Ten years ago in Channel Performance Reporting I talked about how our channel-related reporting had evolved.
That was back when the data model was simple: You could tell what channel types were and what attached to each channel:
- Field SMF73ACR in SMF Type 73 (RMF Channel Path Activity) told you the channel was, for example, FICON Switched (“FC_S”). This was an example I gave in that blog post.
- SMF Type 78 Subtype 3 (RMF I/O Queuing Activity) gave you the control units attached to each channel. (You had to aggregate them through SMF 74 Subtype 1 (RMF Device Activity) to relate them to real physical controlers.)
SMF 74 Subtype 7 FICON Switch Statistics
In that post I talked about SMF 74 Subtype 7 (FICON Director Statistics) as a possible extension to our analysis. I mapped this record type pretty comprehensively. Unfortunately so few customers have 74–7 enabled that I haven’t got round to writing analysis code.
I’m grateful to Steve Guendert for information on how to turn on these records:
RMF 74–7 records are collected for each RMF interval if
- The FICON Management Server (FMS) license is installed on the switching device. (This is the license for FICON CUP)
- The FMS indicator has been enabled on the switch
- The IOCP has been updated to include a CNTLUNIT macro for the FICON switch (2032 is the CU type)
- The IECIOSnn parmlib member is updated to include “FICON STATS=YES”
- “FCD” is specified in the ERBRMFnn parmlib member
With these instructions I’m hoping more customers will turn on 74–7 records.
Talking About My Generation
What I don’t think we had 10 years ago was a significant piece of information we have today: Channel Generation. This is field SMF73GEN in SMF Type 73.
This gives further detail on how the channel is operating.
There isn’t a complete table anywhere for the various codes but here’s my attempt at one:
|0||Unknown||18||Express8S at 4 Gbps|
|1||Express2 at 1 Gbps||19||Express8S at 8 Gbps|
|2||Express2 at 2 Gbps||21||Express16S at 4 Gbps|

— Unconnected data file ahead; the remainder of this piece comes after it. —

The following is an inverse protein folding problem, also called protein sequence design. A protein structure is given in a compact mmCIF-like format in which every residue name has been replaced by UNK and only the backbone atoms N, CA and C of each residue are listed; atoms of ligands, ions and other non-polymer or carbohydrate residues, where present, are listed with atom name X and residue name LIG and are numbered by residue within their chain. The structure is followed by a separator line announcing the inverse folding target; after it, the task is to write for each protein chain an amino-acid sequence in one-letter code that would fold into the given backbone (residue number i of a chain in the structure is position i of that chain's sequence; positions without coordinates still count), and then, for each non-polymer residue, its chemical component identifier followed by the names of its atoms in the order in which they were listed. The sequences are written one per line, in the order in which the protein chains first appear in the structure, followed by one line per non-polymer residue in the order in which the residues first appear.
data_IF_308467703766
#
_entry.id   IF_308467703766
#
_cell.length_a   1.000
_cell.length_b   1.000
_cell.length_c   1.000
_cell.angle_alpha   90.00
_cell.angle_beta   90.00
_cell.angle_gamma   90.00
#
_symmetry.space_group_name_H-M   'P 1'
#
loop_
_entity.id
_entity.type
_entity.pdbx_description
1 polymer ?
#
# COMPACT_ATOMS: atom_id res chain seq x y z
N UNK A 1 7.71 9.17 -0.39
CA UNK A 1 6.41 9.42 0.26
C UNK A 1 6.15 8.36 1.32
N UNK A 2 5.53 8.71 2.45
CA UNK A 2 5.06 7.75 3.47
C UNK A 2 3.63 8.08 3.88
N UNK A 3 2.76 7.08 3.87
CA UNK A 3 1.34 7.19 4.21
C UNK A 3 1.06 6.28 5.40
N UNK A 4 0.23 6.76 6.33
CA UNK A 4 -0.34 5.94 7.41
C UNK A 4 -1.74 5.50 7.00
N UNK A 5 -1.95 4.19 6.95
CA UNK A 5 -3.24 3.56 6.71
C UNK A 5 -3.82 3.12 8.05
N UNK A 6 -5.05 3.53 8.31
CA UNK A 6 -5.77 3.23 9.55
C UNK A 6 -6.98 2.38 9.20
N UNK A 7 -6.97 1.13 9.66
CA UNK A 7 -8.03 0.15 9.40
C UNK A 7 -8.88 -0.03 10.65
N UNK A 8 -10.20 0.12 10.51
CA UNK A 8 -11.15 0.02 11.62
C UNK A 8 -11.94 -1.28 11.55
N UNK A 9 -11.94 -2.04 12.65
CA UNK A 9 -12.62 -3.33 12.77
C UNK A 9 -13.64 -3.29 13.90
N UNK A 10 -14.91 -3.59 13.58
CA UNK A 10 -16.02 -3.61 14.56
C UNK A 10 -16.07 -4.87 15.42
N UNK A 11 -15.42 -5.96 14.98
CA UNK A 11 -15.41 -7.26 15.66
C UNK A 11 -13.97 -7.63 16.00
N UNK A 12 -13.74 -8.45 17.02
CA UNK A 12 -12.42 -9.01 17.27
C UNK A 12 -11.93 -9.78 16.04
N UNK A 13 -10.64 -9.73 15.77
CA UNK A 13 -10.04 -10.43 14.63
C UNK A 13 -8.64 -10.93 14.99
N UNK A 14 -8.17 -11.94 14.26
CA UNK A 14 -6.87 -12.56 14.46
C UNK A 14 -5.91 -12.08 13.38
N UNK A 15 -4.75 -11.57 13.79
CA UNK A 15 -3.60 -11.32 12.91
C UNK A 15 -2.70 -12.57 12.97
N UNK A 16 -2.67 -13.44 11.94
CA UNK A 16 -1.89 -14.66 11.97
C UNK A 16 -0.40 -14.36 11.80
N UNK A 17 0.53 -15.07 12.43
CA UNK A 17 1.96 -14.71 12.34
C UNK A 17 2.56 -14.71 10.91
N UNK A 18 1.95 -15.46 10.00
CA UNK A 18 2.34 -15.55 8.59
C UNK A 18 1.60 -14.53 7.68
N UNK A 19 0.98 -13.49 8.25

|3||Express4 at 1 Gbps||22||Express16S at 8 Gbps|
|4||Express4 at 2 Gbps||23||Express16S at 16 Gbps|
|5||Express4 at 4 Gbps||24||Express16S at 16 Gbps|
|7||Express8 at 2 Gbps||31||Express16S+ at 4 Gbps|
|8||Express8 at 4 Gbps||32||Express16S+ at 8 Gbps|
|9||Express8 at 8 Gbps||33||Express16S+ at 16 Gbps|
|17||Express8S at 2 Gbps||34||Express16S+FEC at 16 Gbps|
Actually that “24” entry worries me.
By the way I’m grateful to Patty Driever for fishing many of these out for me.
A Case In Point
We’ve been decoding these channel “generations” for a number of years but it came into sharper focus with a recent customer situation.
This customer has a pair of z14 processors, each with quite a few LPARs. A few weeks ago I pointed out to them that quite a few of their channels were showing up at 4 Gbps or 8 Gbps, not the 16 Gbps they might have expected.
Where the channels were at 16 Gbps they were indeed using Forward Error Correction (FEC).
Now, why would a 16 Gbps channel run at 8 or even 4 Gbps? It’s a matter of negotiation. If the device or the switch can’t cope with 16 the result might well be negotiation down to a slower speed. So older disks or older switches might well lead to this situation. I guess it’s also possible that unreliable fabric might lead to the same situation.
(Quite a few years ago I had a customer situation where their cross-town fabric was being run above its rated speed, with quite a lot of errors. It was a critsit, of course. 🙂 Later I had another critsit where the customer had ignored their disk vendor (not IBM) ’s advice in how to configure cross-town fabric. So it does happen.)
Apart from SMF73ACR the above all relates exclusively to FICON. So what about Coupling Facility links?
I’ve written extensively on these. The most recent post is Sysplexes Sharing Links. In this post you’ll find links (if you’ll pardon the pun) to all my other posts on the topic. I don’t need to repeat myself here.
But SMF73ACR does indeed identify broad categories of Coupling Facility links:
- “ICP” means “IC Peer link”.
- “CS5” means “ICA-SR link”.
- “CL5” means “Coupling Express LR link”.
Whether we’re talking about Coupling Facility links or FICON links it’s worth checking what you’re actually getting. And RMF has – both in its reports (which I haven’t touched on) or in its SMF records – the information to tell you how the links panned out.
It’s also worthwhile knowing that raw link speed doesn’t translate directly into I/O response time savings. But modern channels, especially when exploiting zHPF, can yield impressive gains. But this is not the place to go into that.
One final thought: Ideally you’d allow the latest and greatest links to run at their full speed. But economics – such as the need to keep older disks in Production – might defeat this. But, over time, it’s worthwhile to think about whether to upgrade – to get the full channel speed the processor is capable of.